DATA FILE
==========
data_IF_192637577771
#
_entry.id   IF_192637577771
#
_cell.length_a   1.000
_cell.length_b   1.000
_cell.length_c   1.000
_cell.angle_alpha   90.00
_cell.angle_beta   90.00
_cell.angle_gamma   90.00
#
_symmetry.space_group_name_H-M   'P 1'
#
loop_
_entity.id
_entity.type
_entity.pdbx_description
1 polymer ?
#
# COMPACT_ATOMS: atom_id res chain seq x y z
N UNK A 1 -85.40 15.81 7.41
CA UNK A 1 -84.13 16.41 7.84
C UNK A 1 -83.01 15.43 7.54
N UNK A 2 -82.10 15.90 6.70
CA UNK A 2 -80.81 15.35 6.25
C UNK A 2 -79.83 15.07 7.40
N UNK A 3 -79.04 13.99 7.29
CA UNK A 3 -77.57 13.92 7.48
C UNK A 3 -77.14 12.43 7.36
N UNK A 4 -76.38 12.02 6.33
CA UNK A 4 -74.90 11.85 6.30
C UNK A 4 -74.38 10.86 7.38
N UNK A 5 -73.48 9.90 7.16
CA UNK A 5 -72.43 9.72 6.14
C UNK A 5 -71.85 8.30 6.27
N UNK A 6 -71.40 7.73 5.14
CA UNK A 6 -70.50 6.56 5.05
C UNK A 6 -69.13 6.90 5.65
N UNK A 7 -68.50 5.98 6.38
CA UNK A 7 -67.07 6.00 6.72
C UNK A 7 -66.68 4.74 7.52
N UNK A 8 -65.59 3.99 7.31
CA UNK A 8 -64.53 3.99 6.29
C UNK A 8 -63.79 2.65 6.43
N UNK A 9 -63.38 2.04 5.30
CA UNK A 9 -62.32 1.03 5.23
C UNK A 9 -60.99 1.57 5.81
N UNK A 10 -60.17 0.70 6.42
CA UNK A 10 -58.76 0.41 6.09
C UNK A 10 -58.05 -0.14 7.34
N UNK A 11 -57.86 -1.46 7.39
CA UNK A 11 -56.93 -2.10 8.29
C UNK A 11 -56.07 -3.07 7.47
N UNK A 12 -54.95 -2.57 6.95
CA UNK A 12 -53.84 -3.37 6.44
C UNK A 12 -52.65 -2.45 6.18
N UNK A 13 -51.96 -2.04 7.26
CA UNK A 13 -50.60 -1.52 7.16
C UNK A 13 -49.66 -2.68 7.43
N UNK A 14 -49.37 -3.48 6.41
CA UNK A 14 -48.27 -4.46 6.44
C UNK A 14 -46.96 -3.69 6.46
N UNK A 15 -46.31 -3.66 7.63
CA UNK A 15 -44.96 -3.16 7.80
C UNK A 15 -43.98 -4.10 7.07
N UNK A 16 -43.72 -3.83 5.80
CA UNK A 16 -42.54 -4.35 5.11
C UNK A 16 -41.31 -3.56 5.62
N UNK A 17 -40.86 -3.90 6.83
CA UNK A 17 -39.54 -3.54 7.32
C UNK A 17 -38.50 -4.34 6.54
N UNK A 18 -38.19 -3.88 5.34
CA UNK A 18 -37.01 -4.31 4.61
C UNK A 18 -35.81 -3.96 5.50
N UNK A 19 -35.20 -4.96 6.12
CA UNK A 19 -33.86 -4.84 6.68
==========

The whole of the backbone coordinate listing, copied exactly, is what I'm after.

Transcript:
data_IF_192637577771
#
_entry.id   IF_192637577771
#
_cell.length_a   1.000
_cell.length_b   1.000
_cell.length_c   1.000
_cell.angle_alpha   90.00
_cell.angle_beta   90.00
_cell.angle_gamma   90.00
#
_symmetry.space_group_name_H-M   'P 1'
#
loop_
_entity.id
_entity.type
_entity.pdbx_description
1 polymer ?
#
# COMPACT_ATOMS: atom_id res chain seq x y z
N UNK A 1 -85.40 15.81 7.41
CA UNK A 1 -84.13 16.41 7.84
C UNK A 1 -83.01 15.43 7.54
N UNK A 2 -82.10 15.90 6.70
CA UNK A 2 -80.81 15.35 6.25
C UNK A 2 -79.83 15.07 7.40
N UNK A 3 -79.04 13.99 7.29
CA UNK A 3 -77.57 13.92 7.48
C UNK A 3 -77.14 12.43 7.36
N UNK A 4 -76.38 12.02 6.33
CA UNK A 4 -74.90 11.85 6.30
C UNK A 4 -74.38 10.86 7.38
N UNK A 5 -73.48 9.90 7.16
CA UNK A 5 -72.43 9.72 6.14
C UNK A 5 -71.85 8.30 6.27
N UNK A 6 -71.40 7.73 5.14
CA UNK A 6 -70.50 6.56 5.05
C UNK A 6 -69.13 6.90 5.65
N UNK A 7 -68.50 5.98 6.38
CA UNK A 7 -67.07 6.00 6.72
C UNK A 7 -66.68 4.74 7.52
N UNK A 8 -65.59 3.99 7.31
CA UNK A 8 -64.53 3.99 6.29
C UNK A 8 -63.79 2.65 6.43
N UNK A 9 -63.38 2.04 5.30
CA UNK A 9 -62.32 1.03 5.23
C UNK A 9 -60.99 1.57 5.81
N UNK A 10 -60.17 0.70 6.42
CA UNK A 10 -58.76 0.41 6.09
C UNK A 10 -58.05 -0.14 7.34
N UNK A 11 -57.86 -1.46 7.39
CA UNK A 11 -56.93 -2.10 8.29
C UNK A 11 -56.07 -3.07 7.47
N UNK A 12 -54.95 -2.57 6.95
CA UNK A 12 -53.84 -3.37 6.44
C UNK A 12 -52.65 -2.45 6.18
N UNK A 13 -51.96 -2.04 7.26
CA UNK A 13 -50.60 -1.52 7.16
C UNK A 13 -49.66 -2.68 7.43
N UNK A 14 -49.37 -3.48 6.41
CA UNK A 14 -48.27 -4.46 6.44
C UNK A 14 -46.96 -3.69 6.46
N UNK A 15 -46.31 -3.66 7.63
CA UNK A 15 -44.96 -3.16 7.80
C UNK A 15 -43.98 -4.10 7.07
N UNK A 16 -43.72 -3.83 5.80
CA UNK A 16 -42.54 -4.35 5.11
C UNK A 16 -41.31 -3.56 5.62
N UNK A 17 -40.86 -3.90 6.83
CA UNK A 17 -39.54 -3.54 7.32
C UNK A 17 -38.50 -4.34 6.54
N UNK A 18 -38.19 -3.88 5.34
CA UNK A 18 -37.01 -4.31 4.61
C UNK A 18 -35.81 -3.96 5.50
N UNK A 19 -35.20 -4.96 6.12
CA UNK A 19 -33.86 -4.84 6.68